Every city has seen its fair share of rats but some cities see them more predominately than others. Last year, Portland was ranked through a study as being the 24th rattiest city out of 50 cities within the U.S. With rodent populations continuously increasing over the past two decades, does this mean Portland will rise in the ranks as one of the top rattiest cities in the U.S.? Time will tell but we are hoping this will not be the case.
What Kind Of Rats Live In Portland
There are two types of rats that are commonly found in the Portland metro area. The black rat and the brown rat. Neither of the two species is native to the area but they have learned to adapt to it and manipulate living conditions in order to thrive.
The black rat, also commonly known as the roof rat originated in the Indian subcontinent but is now seen worldwide. It is black to light brown in color with lighter coloring on its underside. Black rats are considered omnivores which eat a wide variety of foods including fruit, leaves, stems, seeds, insects, birds, and fungi. Because of this, they are a pest to farmers and a threat to many natural habitats.
The brown rat, also commonly known as the street or sewer rat, is one of the largest rodents within the rodent family and is thought to originate in northern China and its neighboring areas but is now widespread except for in continent Antarctica. The brown rats are true omnivores, consuming almost anything with cereals being the main part of their diet. Brown rats will easily adapt to their environments thus eating foods that are common within their living space. This is one reason why brown rats can easily thrive in urban areas where disposed foods are plentiful.
5 Reasons Portland Is Seeing An Increase In Rats
1. Backyard Gardens– Backyard gardens have created a smorgasbord of food options for rats to eat. This is one of the main reasons for seeing an increase in rat populations. Many outdoor gardens are not enclosed making it seems as if people are feeding rats their meals. Even with rat traps placed out in the yard, rats will naturally go towards these easy food options that smell much more tantalizing than whatever is in a rat bait.
2. Backyard Farm Animals– Backyard farm animals like chickens are another major attractant to rats. These habitats provide food through chicken feed and sometimes their eggs. Chicken coops are also prone to insects because of the smell and though the chickens themselves will be drawn to these pests for food, so will the rats.
3. Old Buildings- Portland is 171 years old and is a growing city. There are many outdated infrastructures that have become havens for rodents to live and breed.
4. New Construction- New Construction is a good sign of a thriving economy but there are two negatives to think about when it comes to rats. One is that a lot of new construction is not replacing the old vacant buildings leaving those areas a place for rats to live. It also means that with new construction you are disturbing the rodent population within the area causing them to have to relocate and go elsewhere which may direct them outward closer to the suburbs. It’s a constant cycle of harboring and displacing that can happen all at the same time.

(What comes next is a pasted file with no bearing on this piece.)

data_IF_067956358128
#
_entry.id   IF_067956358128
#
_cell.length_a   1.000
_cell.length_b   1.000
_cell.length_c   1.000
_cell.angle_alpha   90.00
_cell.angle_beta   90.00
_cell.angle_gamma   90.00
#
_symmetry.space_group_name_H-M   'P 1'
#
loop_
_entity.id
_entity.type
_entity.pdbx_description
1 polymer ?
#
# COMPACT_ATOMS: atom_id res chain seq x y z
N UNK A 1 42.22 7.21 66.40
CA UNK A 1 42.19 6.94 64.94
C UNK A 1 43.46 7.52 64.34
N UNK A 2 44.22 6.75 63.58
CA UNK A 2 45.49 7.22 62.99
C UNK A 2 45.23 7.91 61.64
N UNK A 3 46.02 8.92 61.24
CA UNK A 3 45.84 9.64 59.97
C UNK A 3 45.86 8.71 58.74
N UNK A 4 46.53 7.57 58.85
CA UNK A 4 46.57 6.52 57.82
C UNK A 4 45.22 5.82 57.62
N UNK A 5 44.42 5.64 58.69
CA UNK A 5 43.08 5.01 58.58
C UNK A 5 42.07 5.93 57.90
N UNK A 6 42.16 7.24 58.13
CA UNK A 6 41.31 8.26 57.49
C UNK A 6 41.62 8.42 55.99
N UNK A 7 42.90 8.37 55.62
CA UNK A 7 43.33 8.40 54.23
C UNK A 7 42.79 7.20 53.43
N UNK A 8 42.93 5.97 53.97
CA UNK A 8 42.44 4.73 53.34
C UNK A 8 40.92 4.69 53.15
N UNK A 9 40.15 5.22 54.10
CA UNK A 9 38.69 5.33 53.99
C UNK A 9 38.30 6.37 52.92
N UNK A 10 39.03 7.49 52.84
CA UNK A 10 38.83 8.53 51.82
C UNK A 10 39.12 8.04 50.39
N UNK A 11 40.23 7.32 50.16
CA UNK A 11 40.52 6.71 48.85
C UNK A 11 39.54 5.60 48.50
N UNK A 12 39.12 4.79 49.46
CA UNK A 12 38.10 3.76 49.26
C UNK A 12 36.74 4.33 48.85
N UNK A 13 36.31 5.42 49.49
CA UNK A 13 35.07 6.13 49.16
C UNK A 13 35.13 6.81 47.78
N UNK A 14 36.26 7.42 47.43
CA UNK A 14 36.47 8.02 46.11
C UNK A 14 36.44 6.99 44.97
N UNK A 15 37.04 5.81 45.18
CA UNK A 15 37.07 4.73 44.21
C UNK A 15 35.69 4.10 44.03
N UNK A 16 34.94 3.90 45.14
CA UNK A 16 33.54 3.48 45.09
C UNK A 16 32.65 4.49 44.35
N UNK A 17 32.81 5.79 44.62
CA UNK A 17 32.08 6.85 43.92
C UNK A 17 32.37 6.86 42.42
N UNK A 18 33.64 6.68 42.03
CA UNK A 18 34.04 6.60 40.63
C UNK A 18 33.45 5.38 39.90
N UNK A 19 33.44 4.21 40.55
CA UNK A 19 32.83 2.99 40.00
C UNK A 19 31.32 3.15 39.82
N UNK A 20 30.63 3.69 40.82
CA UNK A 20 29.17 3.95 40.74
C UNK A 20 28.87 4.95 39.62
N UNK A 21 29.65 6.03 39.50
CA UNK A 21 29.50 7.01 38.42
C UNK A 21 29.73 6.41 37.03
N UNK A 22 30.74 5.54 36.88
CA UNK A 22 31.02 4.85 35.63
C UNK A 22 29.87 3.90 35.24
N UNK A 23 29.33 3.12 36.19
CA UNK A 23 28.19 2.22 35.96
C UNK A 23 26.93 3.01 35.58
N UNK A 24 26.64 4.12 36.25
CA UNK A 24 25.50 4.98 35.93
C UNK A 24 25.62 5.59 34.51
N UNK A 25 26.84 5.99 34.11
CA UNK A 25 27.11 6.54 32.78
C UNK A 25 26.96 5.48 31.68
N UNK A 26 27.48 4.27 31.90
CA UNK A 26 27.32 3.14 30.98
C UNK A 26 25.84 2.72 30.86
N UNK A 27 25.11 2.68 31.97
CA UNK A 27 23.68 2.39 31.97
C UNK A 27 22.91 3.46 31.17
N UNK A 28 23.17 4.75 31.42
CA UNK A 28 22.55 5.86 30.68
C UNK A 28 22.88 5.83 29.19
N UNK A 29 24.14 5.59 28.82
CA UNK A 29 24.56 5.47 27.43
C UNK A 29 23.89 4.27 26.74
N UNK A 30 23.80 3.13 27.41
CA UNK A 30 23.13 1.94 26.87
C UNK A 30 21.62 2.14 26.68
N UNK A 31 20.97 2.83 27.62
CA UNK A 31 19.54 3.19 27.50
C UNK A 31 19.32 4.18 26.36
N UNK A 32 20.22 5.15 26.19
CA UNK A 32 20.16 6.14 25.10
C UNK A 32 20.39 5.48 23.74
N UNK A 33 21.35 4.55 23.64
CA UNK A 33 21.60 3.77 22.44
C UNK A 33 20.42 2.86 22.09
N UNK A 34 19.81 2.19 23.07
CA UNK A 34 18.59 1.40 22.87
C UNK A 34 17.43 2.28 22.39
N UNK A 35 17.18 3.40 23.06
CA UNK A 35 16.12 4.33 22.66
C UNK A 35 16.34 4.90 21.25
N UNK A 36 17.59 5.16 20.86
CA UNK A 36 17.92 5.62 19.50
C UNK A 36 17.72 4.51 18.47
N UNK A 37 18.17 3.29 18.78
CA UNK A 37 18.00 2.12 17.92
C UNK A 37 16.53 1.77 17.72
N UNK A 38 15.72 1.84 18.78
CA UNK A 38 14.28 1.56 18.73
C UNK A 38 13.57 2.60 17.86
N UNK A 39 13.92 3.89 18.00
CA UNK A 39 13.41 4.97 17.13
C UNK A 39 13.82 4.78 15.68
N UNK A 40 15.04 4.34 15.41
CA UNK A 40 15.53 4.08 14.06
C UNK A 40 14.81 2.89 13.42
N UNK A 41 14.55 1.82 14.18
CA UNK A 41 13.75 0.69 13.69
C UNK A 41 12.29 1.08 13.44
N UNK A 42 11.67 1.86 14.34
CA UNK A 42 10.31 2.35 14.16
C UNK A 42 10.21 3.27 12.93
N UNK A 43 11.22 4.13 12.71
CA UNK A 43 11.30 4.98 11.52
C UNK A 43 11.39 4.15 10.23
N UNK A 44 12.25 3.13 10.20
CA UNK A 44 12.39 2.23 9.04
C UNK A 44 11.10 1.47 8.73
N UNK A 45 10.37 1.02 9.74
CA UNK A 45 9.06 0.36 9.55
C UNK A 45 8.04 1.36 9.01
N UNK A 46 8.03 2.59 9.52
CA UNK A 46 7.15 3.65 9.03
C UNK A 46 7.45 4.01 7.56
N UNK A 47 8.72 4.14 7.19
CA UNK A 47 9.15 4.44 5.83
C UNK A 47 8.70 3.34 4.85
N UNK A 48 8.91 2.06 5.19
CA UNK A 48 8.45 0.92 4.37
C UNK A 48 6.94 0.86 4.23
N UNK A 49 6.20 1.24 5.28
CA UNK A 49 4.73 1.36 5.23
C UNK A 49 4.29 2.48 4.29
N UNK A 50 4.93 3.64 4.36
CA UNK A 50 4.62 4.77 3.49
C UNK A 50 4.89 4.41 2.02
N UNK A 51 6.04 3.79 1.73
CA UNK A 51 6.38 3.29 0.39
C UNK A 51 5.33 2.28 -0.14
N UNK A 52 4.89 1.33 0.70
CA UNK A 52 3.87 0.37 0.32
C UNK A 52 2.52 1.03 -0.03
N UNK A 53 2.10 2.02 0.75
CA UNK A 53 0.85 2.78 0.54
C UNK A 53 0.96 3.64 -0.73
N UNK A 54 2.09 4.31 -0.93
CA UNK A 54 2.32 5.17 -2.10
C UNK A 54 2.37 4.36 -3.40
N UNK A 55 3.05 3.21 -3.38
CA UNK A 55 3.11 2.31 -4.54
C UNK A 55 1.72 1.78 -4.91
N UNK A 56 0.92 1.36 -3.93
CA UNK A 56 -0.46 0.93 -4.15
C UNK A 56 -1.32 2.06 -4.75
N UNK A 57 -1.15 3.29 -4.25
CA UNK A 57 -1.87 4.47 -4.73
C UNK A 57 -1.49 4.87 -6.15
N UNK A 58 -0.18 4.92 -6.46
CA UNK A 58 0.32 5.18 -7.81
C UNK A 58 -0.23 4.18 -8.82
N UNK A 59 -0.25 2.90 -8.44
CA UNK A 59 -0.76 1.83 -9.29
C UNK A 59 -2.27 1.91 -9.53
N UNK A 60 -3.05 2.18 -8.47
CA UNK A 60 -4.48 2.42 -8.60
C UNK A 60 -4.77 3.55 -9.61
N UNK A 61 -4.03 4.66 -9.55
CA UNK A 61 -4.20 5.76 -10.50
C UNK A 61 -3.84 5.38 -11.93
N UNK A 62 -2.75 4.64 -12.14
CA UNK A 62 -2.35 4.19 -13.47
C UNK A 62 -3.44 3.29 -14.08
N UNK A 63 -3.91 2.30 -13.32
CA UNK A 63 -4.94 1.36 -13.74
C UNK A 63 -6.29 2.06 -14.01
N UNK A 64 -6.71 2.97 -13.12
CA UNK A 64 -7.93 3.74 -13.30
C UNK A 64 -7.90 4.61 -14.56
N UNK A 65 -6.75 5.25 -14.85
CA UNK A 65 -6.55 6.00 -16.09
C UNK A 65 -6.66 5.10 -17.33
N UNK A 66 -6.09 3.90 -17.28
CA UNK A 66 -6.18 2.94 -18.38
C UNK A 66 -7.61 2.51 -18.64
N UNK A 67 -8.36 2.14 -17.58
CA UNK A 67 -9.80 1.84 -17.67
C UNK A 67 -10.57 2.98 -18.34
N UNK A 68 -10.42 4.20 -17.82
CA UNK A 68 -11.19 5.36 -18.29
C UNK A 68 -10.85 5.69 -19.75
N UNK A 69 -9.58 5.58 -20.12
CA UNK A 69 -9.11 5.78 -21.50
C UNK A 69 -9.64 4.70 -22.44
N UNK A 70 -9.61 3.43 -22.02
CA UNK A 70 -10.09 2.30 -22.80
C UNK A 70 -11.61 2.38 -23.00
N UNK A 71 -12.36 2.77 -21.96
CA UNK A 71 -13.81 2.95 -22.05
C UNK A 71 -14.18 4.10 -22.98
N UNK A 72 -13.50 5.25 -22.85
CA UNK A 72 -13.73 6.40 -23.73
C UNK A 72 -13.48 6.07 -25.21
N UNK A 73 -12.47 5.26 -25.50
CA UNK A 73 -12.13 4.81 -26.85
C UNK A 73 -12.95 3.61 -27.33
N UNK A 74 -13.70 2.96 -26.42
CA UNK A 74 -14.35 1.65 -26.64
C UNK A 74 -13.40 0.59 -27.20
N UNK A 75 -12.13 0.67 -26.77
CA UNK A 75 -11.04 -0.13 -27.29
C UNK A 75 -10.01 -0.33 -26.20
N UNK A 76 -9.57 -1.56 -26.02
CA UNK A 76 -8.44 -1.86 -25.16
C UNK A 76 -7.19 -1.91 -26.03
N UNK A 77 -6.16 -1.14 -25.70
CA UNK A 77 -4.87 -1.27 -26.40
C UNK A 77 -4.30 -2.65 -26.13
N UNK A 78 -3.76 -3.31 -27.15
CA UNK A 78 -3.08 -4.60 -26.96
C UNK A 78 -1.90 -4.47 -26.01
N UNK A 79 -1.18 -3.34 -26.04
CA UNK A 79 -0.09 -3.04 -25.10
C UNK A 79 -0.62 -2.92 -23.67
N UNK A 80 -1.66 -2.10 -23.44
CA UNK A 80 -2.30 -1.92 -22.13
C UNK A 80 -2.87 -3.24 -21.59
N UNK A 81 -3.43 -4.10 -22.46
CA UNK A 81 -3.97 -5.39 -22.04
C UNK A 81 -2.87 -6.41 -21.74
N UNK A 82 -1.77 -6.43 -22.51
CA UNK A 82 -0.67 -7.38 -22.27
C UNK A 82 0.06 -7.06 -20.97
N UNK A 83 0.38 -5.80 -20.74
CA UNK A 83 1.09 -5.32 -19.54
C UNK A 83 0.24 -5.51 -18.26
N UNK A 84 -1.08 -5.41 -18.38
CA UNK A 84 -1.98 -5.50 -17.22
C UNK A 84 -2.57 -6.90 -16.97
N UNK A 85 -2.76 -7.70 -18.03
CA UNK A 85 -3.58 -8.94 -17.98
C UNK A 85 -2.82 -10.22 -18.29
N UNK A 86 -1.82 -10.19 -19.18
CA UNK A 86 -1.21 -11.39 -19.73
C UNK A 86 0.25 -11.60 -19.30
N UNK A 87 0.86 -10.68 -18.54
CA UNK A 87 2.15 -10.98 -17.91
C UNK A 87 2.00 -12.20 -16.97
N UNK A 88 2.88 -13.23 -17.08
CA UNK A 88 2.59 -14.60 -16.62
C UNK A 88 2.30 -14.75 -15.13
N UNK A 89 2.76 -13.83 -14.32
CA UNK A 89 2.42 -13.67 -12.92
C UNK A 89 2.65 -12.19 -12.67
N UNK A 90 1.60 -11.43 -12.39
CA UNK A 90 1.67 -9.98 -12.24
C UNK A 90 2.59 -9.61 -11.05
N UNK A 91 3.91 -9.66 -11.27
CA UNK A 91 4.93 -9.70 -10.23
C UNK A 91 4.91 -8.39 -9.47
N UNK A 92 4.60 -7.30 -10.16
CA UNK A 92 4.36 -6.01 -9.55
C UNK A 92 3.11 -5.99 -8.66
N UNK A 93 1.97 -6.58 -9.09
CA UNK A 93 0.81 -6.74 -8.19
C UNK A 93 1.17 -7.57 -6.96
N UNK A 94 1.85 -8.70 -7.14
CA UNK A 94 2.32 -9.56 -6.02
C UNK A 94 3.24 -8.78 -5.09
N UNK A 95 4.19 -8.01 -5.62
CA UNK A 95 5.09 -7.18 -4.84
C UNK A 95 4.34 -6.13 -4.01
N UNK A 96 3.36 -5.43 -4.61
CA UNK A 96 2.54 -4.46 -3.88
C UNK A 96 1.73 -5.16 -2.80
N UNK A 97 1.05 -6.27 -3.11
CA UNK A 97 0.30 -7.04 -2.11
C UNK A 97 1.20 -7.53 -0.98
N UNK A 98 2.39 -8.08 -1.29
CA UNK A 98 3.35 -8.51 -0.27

5. Homelessness- Homeless camps are an attractant to rodents whether in the city or outside the city limits because they provide shelter close to a food source. Since homeless camps can be full of garbage this provides an opportunity for rats to maximize leading to a thriving rat population.
What You Can Do To Deter Rats From Your Property
There is no need to be deterred from growing your own vegetables or raising chickens but if you are going to have them on your property there are some ways to keep them from attracting rats. The key is to keep rats from wanting to make your property their new place of living or as a food source which will require simple adjustments.
- A greenhouse can help contain your garden vegetables and keep out pests like rats. Placing your greenhouse on a solid foundation that is a couple of feet into the ground will help keep rats from digging underneath and accessing your vegetables.
- Elevate your chicken feed so that the rats do not have easy access. You can also empty the chicken feed at night and only keep it out during the day. Rats are nocturnal by nature and will be less likely to come around.
- Keep pet bowls inside or leave them empty at night.
- Assess the exterior of your home and look for holes or openings that are even a quarter inch in diameter. A small hole is all that rats need to get inside. Check your foundation vents to make sure they are secure as well as exposed plumbing.
- Keep all animal food in sealed containers. Rats have a keen sense of smell so you will want to eliminate this as an attractant.
- Keep shrubs tightly pruned if they are near the house. These make for great hiding spaces for rats. Trim down tree branches that overhang your home as well since rats are great climbers.
- Keep wood piles and any other pilings at least six feet from the exterior of the home. These can also be areas where rats can hide and make their home.
The key to keeping rats from increasing overall will come down to homeowners and businesses doing what is needed in and around their property